To that end, I prefer to have the majority of my casting weight attached to the float itself. I don't want my placement weight any heavier than absolutely necessary, as I desire a slower fall through the water column. I want my placement weight to impact my casting weight, I do NOT want my casting weight to impact my placement weight. There will be small exceptions, as when my float drifts in the wind, or travels back towards me as my line slides through it. Both of those are instances of casting weight affecting placement weight, but I try to keep them to a minimum.
The downside to allocating casting weight to the float, is the splashdown.... If your float hitting the water scares a flock of crows out of a nearby cornfield, it's probably time to move a little closer to your targeted casting area, which will allow you to reduce your casting weight....hence the removeable washers on my floats.
I would imagine that most anglers already know these things, whether they realize it or not. They adjust their floats accordingly as experience has taught them to, without thinking about it. One can easily overcomplicate anything, including float fishing.
And that's why I prefer weighted floats. I do like balsa much better than foam, but foam was what I bought to demonstrate my technique on. Either will work, but David is correct in saying that balsa floats will require less additional placement weight.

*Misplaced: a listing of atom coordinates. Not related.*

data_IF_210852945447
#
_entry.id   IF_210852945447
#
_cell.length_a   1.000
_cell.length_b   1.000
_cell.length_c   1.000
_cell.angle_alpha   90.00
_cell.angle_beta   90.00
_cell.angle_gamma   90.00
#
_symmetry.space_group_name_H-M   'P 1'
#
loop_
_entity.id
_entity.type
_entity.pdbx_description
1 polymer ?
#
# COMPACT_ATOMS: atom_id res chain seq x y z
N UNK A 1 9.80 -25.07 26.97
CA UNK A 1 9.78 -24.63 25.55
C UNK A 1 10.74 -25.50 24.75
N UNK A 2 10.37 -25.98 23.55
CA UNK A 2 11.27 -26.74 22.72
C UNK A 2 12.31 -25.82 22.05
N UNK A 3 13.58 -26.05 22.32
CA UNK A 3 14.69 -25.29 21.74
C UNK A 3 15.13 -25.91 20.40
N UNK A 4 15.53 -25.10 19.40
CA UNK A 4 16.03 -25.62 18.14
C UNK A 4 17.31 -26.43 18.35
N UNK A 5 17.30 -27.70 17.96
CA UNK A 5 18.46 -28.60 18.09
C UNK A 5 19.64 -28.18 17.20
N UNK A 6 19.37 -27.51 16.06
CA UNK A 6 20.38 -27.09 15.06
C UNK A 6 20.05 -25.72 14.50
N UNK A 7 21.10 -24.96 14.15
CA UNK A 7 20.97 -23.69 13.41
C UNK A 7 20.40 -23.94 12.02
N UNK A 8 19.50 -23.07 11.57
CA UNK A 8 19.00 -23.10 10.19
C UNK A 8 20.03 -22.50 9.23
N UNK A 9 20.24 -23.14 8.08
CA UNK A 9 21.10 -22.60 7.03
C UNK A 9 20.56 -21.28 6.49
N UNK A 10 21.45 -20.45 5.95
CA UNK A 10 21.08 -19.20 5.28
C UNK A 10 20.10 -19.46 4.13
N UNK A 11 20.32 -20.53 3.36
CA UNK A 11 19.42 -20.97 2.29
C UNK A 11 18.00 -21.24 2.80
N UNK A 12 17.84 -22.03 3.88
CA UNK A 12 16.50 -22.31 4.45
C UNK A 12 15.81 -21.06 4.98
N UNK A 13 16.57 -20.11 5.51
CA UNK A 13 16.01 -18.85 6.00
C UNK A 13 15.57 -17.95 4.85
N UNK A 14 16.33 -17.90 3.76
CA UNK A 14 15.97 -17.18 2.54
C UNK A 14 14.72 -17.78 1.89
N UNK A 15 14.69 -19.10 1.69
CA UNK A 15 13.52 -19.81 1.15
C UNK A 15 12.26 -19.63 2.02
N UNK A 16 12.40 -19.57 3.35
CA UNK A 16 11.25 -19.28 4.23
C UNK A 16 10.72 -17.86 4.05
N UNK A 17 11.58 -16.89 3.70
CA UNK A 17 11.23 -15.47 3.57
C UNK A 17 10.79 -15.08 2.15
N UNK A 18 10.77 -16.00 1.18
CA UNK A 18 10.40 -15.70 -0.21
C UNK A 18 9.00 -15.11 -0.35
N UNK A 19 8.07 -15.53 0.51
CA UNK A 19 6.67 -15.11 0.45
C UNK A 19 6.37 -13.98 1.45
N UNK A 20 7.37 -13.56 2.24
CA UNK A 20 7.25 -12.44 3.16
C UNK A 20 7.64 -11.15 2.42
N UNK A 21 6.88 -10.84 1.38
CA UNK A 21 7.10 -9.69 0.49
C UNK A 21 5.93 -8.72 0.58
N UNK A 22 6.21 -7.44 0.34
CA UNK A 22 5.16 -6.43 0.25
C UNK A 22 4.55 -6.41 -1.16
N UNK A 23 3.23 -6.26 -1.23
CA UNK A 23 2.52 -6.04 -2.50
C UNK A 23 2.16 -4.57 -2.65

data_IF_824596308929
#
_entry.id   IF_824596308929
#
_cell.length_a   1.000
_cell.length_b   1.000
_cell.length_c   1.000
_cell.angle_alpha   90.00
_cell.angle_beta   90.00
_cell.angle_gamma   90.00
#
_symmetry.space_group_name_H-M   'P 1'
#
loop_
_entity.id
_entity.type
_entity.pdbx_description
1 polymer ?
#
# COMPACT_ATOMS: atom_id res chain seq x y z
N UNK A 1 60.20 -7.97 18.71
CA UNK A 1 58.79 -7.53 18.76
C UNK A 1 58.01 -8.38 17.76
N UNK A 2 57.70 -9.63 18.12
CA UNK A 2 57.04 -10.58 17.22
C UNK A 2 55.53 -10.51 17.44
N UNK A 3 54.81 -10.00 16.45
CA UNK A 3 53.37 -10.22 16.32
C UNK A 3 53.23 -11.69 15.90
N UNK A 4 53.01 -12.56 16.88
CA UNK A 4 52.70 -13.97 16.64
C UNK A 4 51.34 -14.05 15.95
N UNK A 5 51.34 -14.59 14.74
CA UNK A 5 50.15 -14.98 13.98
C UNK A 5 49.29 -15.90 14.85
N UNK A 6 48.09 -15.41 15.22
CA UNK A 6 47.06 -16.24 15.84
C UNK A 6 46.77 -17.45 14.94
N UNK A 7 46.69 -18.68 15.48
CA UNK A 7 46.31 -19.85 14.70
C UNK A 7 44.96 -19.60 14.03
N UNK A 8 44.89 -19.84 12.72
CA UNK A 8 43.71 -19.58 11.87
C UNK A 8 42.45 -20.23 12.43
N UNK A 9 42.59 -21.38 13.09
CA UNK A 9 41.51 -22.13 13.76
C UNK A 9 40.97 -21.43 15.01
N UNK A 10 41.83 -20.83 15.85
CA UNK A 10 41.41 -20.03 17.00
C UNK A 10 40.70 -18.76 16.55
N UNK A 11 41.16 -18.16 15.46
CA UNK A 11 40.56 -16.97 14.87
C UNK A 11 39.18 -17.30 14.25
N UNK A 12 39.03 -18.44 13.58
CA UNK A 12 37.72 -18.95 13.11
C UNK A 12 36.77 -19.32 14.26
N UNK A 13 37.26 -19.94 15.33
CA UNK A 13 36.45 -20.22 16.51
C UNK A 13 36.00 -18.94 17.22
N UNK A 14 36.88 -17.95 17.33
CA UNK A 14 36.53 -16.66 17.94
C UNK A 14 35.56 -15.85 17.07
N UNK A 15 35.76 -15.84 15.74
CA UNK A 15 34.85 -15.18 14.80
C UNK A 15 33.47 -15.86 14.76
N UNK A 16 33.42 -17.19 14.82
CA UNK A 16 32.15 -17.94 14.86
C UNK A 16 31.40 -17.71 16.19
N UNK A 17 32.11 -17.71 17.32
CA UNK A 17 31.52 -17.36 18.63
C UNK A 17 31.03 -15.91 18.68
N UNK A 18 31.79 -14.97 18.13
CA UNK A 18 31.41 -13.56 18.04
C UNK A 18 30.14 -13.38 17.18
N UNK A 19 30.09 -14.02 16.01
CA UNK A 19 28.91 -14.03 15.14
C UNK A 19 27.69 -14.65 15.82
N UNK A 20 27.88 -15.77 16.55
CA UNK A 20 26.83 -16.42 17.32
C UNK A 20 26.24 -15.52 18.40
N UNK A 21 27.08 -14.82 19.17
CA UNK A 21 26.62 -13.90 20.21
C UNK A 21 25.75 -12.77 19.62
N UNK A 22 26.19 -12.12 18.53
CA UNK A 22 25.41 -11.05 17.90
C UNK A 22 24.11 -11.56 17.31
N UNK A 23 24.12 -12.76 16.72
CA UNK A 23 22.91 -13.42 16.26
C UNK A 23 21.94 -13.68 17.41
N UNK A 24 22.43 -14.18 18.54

PS I also recently learned to tie a proper stop knot, and may soon break ties with the store bobber stops. Well..... maybe. They ARE pretty handy. :-)
Now, me, I don't like heavily weighted floats. I prefer them to be just shy of neutral buoyancy. I was using dinky styro floats, but recently I hit on using hardwood dowels for the body.
Unlike foam which requires a lot of counter weight, the wood itself is naturally dense and so only very little extra weight is needed. This I add to the drop line in the form of micro shot - BB size and smaller!
For the lower leg and the signalling antenna, I still use the bamboo skewers.
That sounds like a great idea, Tony. It seems like whenever I used a slip float, my line would hang up before it got to the desired depth. I would add weight, flip my rod tip, and anything else I could think of to get the line through the tiny hole in the bead. It looks like your way will cut down on my frustration when using a slip float rig, and it is adjustable for different baits.
Federico, sorry for the confusion!
Thanks for the compliment Steve. I have some of those weights also, they work great, just not adjustable. If a fixed weight float fills the bill, (and it does most of the time), i have had good success using solder, wrapped around a screwdriver as a mandrel, then installed on the float: